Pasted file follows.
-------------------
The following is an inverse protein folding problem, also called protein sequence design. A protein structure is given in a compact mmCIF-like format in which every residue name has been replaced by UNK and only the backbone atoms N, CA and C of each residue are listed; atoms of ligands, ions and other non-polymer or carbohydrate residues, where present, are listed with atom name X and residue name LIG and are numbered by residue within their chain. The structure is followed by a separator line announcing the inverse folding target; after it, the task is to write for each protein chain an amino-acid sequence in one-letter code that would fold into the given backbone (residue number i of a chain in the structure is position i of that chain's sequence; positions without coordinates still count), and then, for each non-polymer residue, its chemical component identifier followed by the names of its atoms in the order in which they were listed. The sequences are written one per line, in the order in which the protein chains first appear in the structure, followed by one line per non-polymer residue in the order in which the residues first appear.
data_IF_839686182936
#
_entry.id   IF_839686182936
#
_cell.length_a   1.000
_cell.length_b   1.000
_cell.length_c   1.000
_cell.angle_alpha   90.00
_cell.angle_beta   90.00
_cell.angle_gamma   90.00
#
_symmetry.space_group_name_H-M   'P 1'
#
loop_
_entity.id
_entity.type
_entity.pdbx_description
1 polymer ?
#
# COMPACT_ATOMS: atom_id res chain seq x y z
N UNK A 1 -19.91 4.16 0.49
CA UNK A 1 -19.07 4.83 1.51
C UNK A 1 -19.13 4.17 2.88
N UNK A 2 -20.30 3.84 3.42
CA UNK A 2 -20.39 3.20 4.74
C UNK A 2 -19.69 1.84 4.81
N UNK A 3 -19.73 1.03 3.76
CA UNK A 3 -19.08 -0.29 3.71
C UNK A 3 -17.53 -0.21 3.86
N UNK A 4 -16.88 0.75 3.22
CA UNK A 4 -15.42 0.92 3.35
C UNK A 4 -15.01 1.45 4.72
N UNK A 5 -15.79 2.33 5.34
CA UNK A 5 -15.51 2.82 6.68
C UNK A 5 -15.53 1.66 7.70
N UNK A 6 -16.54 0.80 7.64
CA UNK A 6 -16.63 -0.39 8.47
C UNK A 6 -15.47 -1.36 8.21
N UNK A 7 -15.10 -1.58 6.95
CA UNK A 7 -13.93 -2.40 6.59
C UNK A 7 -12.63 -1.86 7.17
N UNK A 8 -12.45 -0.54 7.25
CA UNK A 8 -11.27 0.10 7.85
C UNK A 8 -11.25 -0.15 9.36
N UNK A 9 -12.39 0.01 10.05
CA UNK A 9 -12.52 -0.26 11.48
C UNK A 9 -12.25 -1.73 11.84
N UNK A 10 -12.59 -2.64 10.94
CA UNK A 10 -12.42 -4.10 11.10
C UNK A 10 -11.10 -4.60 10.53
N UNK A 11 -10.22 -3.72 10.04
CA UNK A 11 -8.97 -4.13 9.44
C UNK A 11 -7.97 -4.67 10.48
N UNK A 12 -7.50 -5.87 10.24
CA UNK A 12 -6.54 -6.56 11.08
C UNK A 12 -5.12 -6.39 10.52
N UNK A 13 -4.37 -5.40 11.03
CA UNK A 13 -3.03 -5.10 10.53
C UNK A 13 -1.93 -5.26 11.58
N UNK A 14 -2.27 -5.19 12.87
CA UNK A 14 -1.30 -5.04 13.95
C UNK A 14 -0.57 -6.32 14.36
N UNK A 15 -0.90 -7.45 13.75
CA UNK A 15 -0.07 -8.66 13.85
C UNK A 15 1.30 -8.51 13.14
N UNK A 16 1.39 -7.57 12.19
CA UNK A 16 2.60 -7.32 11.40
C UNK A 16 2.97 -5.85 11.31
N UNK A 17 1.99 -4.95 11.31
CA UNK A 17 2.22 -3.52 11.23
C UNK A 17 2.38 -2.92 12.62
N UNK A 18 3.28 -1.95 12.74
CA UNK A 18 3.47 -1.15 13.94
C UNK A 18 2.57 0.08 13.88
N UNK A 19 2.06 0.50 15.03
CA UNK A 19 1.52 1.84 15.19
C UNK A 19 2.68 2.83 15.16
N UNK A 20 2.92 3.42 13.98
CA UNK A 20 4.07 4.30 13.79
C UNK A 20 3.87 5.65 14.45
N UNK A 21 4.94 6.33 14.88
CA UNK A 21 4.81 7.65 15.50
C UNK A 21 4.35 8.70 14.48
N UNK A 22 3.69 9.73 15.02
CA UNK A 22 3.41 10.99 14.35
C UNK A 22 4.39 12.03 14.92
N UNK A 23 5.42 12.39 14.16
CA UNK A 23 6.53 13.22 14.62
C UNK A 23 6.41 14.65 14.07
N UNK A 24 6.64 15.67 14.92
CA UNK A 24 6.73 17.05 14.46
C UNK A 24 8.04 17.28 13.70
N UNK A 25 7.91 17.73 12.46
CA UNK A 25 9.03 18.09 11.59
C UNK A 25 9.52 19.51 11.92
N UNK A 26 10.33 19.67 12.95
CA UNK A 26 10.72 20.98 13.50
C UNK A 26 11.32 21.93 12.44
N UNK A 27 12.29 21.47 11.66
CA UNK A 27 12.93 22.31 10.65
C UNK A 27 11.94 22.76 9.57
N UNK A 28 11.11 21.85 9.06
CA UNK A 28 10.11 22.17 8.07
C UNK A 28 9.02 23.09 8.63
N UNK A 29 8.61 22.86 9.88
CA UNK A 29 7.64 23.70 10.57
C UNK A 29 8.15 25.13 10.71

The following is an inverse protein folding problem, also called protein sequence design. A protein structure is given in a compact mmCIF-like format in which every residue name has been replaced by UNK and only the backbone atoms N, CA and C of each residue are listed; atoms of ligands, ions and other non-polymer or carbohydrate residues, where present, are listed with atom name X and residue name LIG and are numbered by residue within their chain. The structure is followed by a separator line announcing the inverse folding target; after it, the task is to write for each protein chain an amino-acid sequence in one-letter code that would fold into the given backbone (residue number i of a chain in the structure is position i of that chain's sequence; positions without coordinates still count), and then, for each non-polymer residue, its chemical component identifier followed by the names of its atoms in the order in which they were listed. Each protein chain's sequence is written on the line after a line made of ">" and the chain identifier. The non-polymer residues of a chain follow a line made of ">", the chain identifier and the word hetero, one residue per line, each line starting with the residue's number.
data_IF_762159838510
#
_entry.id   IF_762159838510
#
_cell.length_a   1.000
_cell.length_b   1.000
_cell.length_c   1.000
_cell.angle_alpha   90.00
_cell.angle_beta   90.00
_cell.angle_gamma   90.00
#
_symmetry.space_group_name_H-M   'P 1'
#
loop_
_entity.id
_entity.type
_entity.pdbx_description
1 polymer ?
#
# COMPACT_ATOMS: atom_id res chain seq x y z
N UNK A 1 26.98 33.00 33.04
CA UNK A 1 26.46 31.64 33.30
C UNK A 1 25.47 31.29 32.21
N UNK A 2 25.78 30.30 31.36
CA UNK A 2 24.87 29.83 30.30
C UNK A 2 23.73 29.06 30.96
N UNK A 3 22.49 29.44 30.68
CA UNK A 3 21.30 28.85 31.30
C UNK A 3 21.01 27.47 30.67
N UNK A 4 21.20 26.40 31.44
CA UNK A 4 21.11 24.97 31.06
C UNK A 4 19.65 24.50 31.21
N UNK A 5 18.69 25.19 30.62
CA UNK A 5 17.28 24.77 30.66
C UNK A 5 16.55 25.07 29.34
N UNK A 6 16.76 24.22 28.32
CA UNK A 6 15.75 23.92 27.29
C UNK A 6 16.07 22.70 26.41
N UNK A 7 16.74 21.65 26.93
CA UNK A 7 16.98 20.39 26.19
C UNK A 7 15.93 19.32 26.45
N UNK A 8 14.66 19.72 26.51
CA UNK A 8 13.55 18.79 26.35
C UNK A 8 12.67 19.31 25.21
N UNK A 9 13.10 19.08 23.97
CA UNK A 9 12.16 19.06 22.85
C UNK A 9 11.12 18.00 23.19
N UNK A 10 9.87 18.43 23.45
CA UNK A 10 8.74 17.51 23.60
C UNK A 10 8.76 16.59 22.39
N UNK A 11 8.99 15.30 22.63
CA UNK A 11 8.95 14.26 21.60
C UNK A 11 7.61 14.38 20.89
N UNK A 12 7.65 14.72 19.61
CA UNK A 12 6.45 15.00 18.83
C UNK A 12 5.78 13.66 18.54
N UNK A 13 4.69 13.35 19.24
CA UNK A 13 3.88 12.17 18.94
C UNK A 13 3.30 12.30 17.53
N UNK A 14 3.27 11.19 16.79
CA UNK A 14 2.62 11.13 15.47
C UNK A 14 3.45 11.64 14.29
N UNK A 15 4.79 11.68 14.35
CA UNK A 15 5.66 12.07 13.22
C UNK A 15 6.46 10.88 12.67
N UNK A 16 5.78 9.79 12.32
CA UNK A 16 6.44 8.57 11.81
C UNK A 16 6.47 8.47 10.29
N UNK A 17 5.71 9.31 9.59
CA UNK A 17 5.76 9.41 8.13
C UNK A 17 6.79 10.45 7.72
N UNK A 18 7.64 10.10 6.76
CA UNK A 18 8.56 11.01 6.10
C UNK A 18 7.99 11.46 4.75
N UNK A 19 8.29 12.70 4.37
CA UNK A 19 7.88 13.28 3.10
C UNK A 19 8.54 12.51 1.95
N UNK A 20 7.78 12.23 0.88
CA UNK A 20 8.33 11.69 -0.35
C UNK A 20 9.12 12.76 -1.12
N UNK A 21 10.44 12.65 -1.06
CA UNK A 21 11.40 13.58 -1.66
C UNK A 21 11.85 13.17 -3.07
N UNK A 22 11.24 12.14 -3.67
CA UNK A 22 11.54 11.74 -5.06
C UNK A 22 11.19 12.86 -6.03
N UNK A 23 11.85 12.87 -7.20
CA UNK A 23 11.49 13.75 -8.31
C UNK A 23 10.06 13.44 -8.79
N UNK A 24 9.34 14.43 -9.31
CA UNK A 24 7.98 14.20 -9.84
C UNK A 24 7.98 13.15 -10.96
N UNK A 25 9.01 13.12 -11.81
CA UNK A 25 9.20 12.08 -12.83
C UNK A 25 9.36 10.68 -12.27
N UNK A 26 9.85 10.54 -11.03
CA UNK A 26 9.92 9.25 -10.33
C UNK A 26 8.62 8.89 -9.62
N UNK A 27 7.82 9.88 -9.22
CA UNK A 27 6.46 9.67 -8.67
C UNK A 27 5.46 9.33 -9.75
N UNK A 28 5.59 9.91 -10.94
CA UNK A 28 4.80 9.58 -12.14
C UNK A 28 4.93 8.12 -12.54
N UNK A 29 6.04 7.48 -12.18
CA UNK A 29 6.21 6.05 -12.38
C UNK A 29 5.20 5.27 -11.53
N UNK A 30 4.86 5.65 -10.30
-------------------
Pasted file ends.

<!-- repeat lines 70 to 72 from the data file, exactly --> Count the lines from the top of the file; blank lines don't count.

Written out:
N UNK A 17 1.99 -4.95 11.31
CA UNK A 17 2.22 -3.52 11.23
C UNK A 17 2.38 -2.92 12.62